January is Cervical Health Awareness Month in the United States. More than 13,000 women in the United States are diagnosed with invasive cervical cancer each year, but the disease is preventable with vaccination and appropriate screening. As always, it is best to talk to your doctor about any questions or concerns regarding your cervical health.
During January, many cancer prevention and treatment organizations across the country highlight issues related to cervical cancer, HPV disease, and the importance of early detection. The CDC lists two tests that help prevent cervical cancer through early detection: the Pap test (or Pap smear) and the human papillomavirus (HPV) test.
- The Pap test (or Pap smear) looks for precancers, which are cell changes on the cervix that might become cervical cancer if they are not treated appropriately.
- The human papillomavirus (HPV) test looks for the virus that can cause these cell changes.
Less invasive methods of diagnosing cervical cancer include CT scans, PET/CT scans, or MRI. CT scans may be performed to locate a tumor before surgery and/to determine tumor size, what other organs might be affected, and whether lymph nodes are enlarged. A PET/CT scan can reveal information about both the structure and function of cells and tissues in the body during a single imaging session. A PET/CT scan may detect the spread of cervical cancer to nearby lymph nodes and to other organs, such as the lungs or liver. An MRI is used to determine whether cervical cancer involves the bladder, rectum, or tissues next to the cervix. Sometimes this test is ordered instead of or in addition to a CT scan.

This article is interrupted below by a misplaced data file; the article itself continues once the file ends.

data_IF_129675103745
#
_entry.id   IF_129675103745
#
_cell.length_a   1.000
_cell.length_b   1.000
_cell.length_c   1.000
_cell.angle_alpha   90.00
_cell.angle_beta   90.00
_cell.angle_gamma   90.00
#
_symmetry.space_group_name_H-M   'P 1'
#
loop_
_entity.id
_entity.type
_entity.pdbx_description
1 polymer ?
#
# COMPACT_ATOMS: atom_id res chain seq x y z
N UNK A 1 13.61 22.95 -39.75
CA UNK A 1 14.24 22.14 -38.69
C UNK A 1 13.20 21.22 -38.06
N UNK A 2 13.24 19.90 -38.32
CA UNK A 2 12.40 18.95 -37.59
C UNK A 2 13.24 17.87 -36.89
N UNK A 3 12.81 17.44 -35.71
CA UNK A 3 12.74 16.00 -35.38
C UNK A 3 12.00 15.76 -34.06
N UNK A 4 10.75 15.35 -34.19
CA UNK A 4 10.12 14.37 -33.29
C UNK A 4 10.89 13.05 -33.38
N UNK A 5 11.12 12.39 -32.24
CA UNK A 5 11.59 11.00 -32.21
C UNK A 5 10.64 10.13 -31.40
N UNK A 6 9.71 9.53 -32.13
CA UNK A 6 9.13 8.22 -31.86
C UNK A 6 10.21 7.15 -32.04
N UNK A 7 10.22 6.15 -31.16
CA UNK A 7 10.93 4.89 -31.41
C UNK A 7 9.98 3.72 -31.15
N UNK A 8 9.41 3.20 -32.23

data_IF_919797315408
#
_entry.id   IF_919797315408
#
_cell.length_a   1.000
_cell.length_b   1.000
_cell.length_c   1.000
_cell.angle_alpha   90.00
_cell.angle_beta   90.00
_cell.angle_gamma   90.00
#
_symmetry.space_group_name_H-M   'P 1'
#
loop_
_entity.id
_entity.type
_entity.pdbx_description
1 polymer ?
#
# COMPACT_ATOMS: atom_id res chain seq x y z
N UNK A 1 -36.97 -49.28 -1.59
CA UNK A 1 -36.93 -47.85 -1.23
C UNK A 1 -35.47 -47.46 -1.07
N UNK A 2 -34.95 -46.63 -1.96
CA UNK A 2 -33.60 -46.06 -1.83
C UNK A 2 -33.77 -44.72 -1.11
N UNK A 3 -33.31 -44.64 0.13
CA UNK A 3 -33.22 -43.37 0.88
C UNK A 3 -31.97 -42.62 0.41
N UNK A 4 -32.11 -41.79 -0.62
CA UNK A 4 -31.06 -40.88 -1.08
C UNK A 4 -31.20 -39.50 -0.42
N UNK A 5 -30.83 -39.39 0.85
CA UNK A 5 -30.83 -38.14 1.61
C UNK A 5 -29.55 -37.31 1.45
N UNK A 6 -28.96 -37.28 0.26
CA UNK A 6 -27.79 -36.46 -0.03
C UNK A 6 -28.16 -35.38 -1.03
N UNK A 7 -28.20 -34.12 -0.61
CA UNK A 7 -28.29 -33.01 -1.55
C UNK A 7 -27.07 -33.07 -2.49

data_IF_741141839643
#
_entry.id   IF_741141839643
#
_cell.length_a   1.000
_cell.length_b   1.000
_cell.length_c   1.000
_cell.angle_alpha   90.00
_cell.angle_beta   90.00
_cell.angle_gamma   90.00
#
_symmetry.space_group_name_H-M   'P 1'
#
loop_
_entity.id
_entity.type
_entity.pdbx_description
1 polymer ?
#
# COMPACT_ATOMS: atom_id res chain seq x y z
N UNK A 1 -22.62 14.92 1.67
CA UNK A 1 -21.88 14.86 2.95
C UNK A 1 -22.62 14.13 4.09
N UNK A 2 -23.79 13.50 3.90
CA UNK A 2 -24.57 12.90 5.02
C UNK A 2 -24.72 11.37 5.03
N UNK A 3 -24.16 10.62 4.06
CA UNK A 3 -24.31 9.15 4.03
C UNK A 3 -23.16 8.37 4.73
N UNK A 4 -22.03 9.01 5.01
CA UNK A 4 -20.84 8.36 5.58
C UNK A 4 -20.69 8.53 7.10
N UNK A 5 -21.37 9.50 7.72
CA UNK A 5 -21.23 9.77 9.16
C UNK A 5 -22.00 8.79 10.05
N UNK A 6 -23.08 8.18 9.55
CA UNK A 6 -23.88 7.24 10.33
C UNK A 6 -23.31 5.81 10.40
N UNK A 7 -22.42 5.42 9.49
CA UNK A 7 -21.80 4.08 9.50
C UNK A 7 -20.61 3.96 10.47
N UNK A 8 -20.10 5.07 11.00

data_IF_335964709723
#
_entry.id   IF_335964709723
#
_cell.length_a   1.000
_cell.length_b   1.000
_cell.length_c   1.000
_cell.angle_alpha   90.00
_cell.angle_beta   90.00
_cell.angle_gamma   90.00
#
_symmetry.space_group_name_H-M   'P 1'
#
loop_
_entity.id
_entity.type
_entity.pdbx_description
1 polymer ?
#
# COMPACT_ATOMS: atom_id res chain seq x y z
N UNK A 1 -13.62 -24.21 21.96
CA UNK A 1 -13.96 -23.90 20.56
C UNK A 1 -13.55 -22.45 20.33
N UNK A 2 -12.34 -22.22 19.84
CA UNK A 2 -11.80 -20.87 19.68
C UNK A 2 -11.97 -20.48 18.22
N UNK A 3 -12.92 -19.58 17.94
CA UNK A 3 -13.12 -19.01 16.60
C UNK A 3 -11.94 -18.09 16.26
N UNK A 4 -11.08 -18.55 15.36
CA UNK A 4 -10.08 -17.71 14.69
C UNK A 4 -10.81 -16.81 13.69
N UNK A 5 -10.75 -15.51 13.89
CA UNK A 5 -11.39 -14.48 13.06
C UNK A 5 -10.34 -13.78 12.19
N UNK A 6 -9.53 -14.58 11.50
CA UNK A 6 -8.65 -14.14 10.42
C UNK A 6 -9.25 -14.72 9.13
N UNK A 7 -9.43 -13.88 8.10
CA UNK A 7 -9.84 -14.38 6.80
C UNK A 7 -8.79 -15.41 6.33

Doctors recommend patients start getting Pap tests starting at age 21 and HPV vaccinations for preteens aged 11 to 12 years. The vaccine is also recommended for everyone through age 26 if they are not vaccinated already.
Aside from cervical cancer, HPV also causes cancer of the vagina and vulva in women; cancers of the penis in men; as well as cancers of the anus and back of the throat (oropharynx). While there is screening for cervical cancer, there are no routine screening tests for these other types of HPV-related cancers, so they often are not detected until they cause health problems.
Cervical cancer treatments include surgery, chemotherapy, and radiation therapy. The American Cancer Society provides an in-depth list of treatment options depending on the stage of cancer.
To book a scan, visit us at Medmo.com. Medmo helps people schedule radiology imaging tests – such as MRI, CT scans, PET, and more – at nearby accredited centers and identify the payment solution that works best for them. Contact us at [email protected] for assistance.